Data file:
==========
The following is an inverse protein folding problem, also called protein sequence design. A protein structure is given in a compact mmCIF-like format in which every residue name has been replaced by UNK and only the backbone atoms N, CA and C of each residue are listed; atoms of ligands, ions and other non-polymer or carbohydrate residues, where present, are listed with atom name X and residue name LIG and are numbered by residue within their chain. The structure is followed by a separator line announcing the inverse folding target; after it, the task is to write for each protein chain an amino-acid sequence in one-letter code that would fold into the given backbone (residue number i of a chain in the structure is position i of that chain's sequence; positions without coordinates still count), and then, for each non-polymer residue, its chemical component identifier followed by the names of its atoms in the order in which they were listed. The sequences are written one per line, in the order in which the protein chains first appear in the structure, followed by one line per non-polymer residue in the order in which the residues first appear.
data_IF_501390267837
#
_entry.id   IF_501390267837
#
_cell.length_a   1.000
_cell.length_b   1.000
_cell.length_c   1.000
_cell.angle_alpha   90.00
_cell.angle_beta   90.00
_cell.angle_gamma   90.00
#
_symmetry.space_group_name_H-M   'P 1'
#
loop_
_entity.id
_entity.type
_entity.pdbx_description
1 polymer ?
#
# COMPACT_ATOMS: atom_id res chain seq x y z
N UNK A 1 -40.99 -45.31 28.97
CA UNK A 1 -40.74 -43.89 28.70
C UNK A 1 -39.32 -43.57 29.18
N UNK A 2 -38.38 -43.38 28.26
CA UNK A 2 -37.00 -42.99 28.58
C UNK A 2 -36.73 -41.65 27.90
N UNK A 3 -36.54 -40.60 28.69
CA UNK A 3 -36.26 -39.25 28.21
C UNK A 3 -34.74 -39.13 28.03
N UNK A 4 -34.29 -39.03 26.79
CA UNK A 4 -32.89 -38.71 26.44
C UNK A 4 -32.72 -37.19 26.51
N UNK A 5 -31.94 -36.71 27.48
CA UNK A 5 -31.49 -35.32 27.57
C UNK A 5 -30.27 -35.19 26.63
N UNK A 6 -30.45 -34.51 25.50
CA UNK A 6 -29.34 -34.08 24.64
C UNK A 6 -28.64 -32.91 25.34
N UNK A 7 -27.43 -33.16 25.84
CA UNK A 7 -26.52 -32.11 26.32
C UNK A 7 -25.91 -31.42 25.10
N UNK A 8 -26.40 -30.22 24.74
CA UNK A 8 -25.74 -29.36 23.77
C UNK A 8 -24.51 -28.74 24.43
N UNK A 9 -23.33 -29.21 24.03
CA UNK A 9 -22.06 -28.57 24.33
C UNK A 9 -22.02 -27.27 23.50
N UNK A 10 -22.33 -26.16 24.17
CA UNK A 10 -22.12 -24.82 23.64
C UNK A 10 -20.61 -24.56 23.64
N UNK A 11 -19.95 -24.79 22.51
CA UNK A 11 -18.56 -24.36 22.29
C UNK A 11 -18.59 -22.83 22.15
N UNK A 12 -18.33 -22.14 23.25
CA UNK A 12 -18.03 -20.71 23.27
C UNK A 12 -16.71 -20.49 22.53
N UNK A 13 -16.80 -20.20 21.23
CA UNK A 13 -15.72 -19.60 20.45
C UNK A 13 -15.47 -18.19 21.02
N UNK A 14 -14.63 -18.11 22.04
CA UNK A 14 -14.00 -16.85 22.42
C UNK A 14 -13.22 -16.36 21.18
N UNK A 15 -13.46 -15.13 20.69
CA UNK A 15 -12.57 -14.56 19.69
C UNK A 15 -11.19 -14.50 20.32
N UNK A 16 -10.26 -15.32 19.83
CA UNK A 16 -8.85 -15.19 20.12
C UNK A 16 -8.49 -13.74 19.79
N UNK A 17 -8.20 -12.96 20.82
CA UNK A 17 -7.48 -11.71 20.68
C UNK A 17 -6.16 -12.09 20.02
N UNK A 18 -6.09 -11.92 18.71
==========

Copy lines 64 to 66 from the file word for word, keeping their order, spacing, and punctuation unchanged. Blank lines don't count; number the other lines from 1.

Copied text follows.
N UNK A 15 -13.46 -15.13 20.69
CA UNK A 15 -12.57 -14.56 19.69
C UNK A 15 -11.19 -14.50 20.32